• How Did Robbie Cano Become A Star?

    Posted by on May 3rd, 2010 · Comments (10)

    To date, through yesterday’s game, Robinson Cano’s career BA/OBP/SLG line with the Yankees is .309/.342/.488 (in 3,140 PA). When I look at that line, the first thing I think about is Cano’s minor league production prior to becoming a big leaguer – and how few thought (before 2005) Robbie would hit, like he has, at the Major League level.

    Related, here are his minor league numbers:

    Year Age Tm Lg Lev G PA R 2B 3B HR RBI BB SO BA OBP SLG
    2001 18 2 Teams 2 Lgs Rk-A- 59 241 37 14 2 3 36 28 29 .231 .328 .361
    2002 19 2 Teams 2 Lgs A-A- 135 599 78 25 10 15 81 33 86 .276 .319 .437
    2003 20 2 Teams 2 Lgs A+-AA 136 571 71 25 4 6 63 26 65 .277 .322 .374
    2004 21 2 Teams 2 Lgs AA-AAA 135 563 65 29 10 13 74 42 67 .283 .339 .457
    2005 22 Columbus IL AAA 24 114 19 8 3 4 24 6 13 .333 .368 .574
    Provided by Baseball-Reference.com: View Original Table
    Generated 5/3/2010.

    .

    Interesting, huh?

    How does a guy fashion a career BA/OBP/SLG line of .278/.331/.425 (in 2,106 PA) in the minors go on to post a line of .309/.342/.488 in the majors?

    Typically, players do better in the minors than in the majors because the level of pitching is more advanced in the big leagues.  You just don’t see guys who hit .280 in the minors become .300 hitters in the majors – at least not everyday.

    I know that many like to cite Don Mattingly in a situation like this – saying that he was a better hitter in the majors than the minors. But, in truth, Donnie Baseball had a “slash” line of .307/.358/.471 in the majors compared to a .332/.378/.471 one in the minor leagues.

    So, just how did Robinson Cano become the player that he is today? Is it just a matter of better food, playing surfaces, lighting in the majors along with pitchers who throw more strikes? That would be the conventional wisdom. Maybe that’s it? Then again, maybe it’s something else? To be candid, I have no clue on this one.  And, if I did, it would be more of a suspicion than a clue.

    Granted, this matter is not one of the world’s greatest and most enduring unsolved mysteries. And, it’s not a natural or supernatural phenomena. But, to me, it’s still an interesting question.  How about to you?

    Comments on How Did Robbie Cano Become A Star?

    1. May 3rd, 2010 | 6:07 pm

      From those numbers, it seems that Robbie got better as the competition got better. He’s improved considerably as he’s gone higher up in the farm system.

      It’s only a matter of time before Robbie hits .400 =)

    2. Corey Italiano
      May 3rd, 2010 | 6:18 pm

      I’m surprised nobody is yet to pronounce Cano’s stellar start a direct result of Melky’s departure.

    3. jrk
      May 3rd, 2010 | 6:39 pm

      @ Corey Italiano:
      I was wondering the same thing, but to be honest, I wouldn’t buy that. Cano has steadily improved every year, and he’s simply coming into his own now, power and all. If someone were to make the “less distractions, less beers, without Melky” argument, I’d be tempted to label it more as correlation than causation.

    4. Corey Italiano
      May 3rd, 2010 | 6:43 pm

      jrk wrote:

      I was wondering the same thing, but to be honest, I wouldn’t buy that.

      Oh of course not, I’m just sayin’ I’m surprised it hasn’t happened.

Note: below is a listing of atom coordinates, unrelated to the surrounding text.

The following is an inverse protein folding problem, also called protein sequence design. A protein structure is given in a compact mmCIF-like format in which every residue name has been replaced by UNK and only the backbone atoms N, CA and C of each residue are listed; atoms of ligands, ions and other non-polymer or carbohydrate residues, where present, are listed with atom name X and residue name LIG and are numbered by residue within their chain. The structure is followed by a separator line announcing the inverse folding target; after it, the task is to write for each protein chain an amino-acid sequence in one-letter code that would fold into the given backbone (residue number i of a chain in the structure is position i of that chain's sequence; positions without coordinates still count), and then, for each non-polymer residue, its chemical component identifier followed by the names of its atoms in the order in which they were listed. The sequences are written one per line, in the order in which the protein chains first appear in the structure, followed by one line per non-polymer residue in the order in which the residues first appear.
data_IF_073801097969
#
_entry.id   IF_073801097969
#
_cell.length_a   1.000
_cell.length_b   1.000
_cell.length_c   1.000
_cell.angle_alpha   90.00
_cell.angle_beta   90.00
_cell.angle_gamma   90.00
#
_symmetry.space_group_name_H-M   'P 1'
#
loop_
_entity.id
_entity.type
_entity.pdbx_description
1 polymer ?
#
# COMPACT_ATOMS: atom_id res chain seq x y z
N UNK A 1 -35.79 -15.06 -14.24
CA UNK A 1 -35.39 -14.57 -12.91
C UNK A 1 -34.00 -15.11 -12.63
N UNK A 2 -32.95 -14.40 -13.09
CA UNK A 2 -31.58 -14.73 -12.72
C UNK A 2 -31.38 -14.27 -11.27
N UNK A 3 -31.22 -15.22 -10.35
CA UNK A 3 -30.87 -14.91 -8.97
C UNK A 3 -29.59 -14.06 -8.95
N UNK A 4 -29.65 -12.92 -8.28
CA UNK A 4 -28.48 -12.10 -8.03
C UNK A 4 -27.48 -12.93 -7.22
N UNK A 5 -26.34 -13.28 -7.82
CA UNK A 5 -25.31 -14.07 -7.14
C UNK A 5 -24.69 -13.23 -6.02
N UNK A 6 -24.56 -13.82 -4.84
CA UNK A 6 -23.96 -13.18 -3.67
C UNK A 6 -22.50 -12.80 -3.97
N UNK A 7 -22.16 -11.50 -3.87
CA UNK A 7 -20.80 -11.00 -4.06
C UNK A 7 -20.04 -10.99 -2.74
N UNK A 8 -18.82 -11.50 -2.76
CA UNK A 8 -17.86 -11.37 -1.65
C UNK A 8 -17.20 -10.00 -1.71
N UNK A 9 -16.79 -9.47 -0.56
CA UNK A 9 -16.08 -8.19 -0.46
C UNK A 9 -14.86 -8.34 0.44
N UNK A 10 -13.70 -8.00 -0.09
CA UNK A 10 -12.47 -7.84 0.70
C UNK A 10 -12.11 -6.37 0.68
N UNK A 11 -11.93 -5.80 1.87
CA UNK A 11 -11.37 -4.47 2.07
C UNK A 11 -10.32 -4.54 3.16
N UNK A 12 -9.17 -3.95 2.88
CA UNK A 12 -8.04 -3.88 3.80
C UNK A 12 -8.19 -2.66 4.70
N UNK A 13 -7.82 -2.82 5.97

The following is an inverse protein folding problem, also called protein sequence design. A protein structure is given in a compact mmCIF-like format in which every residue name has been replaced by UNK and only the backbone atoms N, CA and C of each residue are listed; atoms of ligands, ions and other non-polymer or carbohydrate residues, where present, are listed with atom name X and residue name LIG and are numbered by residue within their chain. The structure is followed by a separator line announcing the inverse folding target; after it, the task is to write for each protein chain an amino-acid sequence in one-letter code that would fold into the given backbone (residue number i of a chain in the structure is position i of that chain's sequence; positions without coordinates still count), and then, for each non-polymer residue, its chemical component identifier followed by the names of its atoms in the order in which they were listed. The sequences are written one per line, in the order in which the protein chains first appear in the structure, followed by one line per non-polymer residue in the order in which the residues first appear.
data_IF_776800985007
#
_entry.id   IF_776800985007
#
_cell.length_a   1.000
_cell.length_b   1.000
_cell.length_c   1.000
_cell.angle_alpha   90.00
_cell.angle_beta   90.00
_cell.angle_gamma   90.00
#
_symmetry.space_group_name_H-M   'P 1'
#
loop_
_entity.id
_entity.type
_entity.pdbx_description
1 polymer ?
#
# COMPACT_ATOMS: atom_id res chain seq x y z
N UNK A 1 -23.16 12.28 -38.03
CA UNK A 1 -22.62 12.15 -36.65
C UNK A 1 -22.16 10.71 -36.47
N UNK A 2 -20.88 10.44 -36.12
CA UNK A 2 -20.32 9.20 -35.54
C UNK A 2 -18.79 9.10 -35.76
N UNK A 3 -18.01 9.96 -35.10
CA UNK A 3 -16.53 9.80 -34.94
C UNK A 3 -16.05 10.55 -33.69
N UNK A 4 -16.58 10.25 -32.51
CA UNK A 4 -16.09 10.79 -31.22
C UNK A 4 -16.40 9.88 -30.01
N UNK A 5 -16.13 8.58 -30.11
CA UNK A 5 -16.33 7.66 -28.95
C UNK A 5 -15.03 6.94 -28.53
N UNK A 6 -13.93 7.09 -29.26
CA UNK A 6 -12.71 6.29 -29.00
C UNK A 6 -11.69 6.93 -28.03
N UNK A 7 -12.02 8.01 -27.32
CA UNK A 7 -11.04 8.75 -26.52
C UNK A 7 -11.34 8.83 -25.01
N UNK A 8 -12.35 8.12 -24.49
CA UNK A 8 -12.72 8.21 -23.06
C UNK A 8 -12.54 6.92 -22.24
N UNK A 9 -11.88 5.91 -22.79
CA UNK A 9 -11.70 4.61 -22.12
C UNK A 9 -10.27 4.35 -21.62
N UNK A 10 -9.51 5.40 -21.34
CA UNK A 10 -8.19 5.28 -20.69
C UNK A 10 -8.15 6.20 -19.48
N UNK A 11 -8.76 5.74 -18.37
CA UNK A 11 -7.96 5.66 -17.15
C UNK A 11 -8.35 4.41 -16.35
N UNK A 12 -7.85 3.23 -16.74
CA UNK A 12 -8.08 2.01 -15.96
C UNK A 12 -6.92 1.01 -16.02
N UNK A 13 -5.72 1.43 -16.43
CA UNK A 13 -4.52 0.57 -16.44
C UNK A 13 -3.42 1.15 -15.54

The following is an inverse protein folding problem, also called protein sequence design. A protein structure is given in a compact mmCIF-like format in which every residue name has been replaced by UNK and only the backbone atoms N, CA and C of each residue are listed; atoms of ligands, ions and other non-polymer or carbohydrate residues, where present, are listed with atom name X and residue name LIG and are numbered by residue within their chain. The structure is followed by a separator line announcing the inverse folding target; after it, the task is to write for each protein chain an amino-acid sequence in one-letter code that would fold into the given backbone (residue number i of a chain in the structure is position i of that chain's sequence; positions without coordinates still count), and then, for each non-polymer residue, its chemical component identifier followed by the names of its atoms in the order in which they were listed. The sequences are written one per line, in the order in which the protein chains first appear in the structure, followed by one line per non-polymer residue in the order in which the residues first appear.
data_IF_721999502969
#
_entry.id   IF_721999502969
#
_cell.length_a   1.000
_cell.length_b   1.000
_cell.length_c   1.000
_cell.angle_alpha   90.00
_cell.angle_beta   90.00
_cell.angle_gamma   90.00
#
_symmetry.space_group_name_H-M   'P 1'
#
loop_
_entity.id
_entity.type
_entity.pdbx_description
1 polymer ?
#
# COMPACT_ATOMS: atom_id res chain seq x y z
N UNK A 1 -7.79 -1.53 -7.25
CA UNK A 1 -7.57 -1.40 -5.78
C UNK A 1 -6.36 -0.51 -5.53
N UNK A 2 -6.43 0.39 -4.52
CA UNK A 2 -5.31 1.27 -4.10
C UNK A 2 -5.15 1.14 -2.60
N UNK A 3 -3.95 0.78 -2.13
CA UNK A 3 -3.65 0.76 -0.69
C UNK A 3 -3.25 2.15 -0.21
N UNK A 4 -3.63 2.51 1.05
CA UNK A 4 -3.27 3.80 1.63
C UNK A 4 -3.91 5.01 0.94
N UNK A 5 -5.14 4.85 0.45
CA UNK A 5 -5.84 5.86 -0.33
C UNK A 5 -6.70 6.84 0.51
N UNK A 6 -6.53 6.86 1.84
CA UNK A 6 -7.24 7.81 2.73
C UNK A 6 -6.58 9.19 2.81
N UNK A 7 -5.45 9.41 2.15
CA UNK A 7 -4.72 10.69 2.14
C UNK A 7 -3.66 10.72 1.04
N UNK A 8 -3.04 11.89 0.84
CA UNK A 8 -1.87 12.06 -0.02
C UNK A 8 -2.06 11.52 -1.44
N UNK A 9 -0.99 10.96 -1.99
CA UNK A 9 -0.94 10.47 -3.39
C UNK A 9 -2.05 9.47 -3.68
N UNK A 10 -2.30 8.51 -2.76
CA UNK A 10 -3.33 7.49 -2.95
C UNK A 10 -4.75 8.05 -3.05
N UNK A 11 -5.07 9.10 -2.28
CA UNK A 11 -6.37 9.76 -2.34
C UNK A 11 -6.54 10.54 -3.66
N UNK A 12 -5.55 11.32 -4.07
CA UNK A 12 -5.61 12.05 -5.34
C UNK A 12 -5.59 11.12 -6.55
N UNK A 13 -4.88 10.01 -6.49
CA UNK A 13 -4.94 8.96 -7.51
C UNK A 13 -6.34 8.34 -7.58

5. jrk
      May 3rd, 2010 | 6:48 pm

      @ Corey Italiano:
      Yup, I totally agree. I even expected Steve by now to put up a post about Robbie being better off without his “primo”.

    6. 77yankees
      May 3rd, 2010 | 8:54 pm

      jrk wrote:

      I was wondering the same thing, but to be honest, I wouldn’t buy that. Cano has steadily improved every year, and he’s simply coming into his own now, power and all.

      Cano he hit .320 w/ 25 HR last year, and hit .340 one year with Melky on the team, so that’s not an issue.

      If you play fantasy baseball, one of the theories that’s been proven to some extent is hitters reaching their apex when they’re 27 years old, and that’s how old Cano happens to be.

    7. Tresh Fan
      May 3rd, 2010 | 10:45 pm

      Interesting question for today, the 5th Anniversary of Cano’s MLB debut. For me it’s even more intriguing how Cano became the Yankee’s 2B to begin with, considering that after the 2003 WS that position was being filled by one Alfonso Soriano, who
      (a) was not yet 27, and
      (b) was coming off back-to-back seasons of 350+ TBs and 35 or more SBs. But even when Soriano departed before the ’04 season the Yanks were more inclined to trust the vacated position to the likes of veteran utility players like Miguel Cairo or Enrique Wilson than to any minor league prospect. And even when the ’05 season began the Yanks handed 35 year old free agent Tony Womack the keystone without giving Cano much of a look (IMHO). It was only after Cano began tearing up the IL that April just as Womack was “underwhelming” us that the call came. And to what immediate effect? Cano went 2 for 23 (.087) to start his MLB career amid cries of “who IS this stiff?” So it’s been a journey actually for Cano becoming a star.
      But aren’t we lucky that we’re along for the ride? :)

    8. 77yankees
      May 3rd, 2010 | 10:59 pm

      @ Tresh Fan:

      Interesting to note also that the Yanks offered Cano to Arizona as part of the Randy Johnson trade before 2005, and the Diamondbacks didn’t want him.

    9. May 4th, 2010 | 9:01 am

      Interesting to note also that the Yanks offered Cano to Arizona as part of the Randy Johnson trade before 2005, and the Diamondbacks didn’t want him.

      Whew.

    10. May 4th, 2010 | 11:02 am

      [...] Lombardi of Was Watching recently posed an interesting question with regards to the red hot, Robinson Cano. How, exactly, has Cano become [...]

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